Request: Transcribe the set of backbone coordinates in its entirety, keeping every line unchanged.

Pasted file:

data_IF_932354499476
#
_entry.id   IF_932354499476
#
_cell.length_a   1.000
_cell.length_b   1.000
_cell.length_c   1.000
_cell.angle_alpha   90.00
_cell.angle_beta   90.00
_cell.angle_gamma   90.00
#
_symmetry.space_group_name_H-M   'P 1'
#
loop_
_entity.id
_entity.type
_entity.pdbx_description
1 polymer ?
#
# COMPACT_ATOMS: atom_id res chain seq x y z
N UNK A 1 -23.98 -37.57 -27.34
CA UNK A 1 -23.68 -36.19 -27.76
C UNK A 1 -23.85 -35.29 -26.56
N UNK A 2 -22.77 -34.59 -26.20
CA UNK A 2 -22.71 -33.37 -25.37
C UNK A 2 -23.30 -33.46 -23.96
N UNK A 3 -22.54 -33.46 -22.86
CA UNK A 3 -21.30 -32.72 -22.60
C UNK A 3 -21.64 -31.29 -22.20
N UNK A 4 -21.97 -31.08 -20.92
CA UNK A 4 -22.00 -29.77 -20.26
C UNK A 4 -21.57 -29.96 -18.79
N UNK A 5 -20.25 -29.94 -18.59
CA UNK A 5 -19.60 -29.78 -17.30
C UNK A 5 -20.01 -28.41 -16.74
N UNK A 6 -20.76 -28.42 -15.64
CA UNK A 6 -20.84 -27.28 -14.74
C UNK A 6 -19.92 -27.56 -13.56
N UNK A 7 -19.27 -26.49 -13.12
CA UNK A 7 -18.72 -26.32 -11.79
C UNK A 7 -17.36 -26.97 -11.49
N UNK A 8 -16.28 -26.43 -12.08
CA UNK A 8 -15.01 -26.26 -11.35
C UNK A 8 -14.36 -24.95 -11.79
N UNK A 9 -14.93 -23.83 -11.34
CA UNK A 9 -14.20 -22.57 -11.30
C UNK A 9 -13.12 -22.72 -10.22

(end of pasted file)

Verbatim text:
data_IF_932354499476
#
_entry.id   IF_932354499476
#
_cell.length_a   1.000
_cell.length_b   1.000
_cell.length_c   1.000
_cell.angle_alpha   90.00
_cell.angle_beta   90.00
_cell.angle_gamma   90.00
#
_symmetry.space_group_name_H-M   'P 1'
#
loop_
_entity.id
_entity.type
_entity.pdbx_description
1 polymer ?
#
# COMPACT_ATOMS: atom_id res chain seq x y z
N UNK A 1 -23.98 -37.57 -27.34
CA UNK A 1 -23.68 -36.19 -27.76
C UNK A 1 -23.85 -35.29 -26.56
N UNK A 2 -22.77 -34.59 -26.20
CA UNK A 2 -22.71 -33.37 -25.37
C UNK A 2 -23.30 -33.46 -23.96
N UNK A 3 -22.54 -33.46 -22.86
CA UNK A 3 -21.30 -32.72 -22.60
C UNK A 3 -21.64 -31.29 -22.20
N UNK A 4 -21.97 -31.08 -20.92
CA UNK A 4 -22.00 -29.77 -20.26
C UNK A 4 -21.57 -29.96 -18.79
N UNK A 5 -20.25 -29.94 -18.59
CA UNK A 5 -19.60 -29.78 -17.30
C UNK A 5 -20.01 -28.41 -16.74
N UNK A 6 -20.76 -28.42 -15.64
CA UNK A 6 -20.84 -27.28 -14.74
C UNK A 6 -19.92 -27.56 -13.56
N UNK A 7 -19.27 -26.49 -13.12
CA UNK A 7 -18.72 -26.32 -11.79
C UNK A 7 -17.36 -26.97 -11.49
N UNK A 8 -16.28 -26.43 -12.08
CA UNK A 8 -15.01 -26.26 -11.35
C UNK A 8 -14.36 -24.95 -11.79
N UNK A 9 -14.93 -23.83 -11.34
CA UNK A 9 -14.20 -22.57 -11.30
C UNK A 9 -13.12 -22.72 -10.22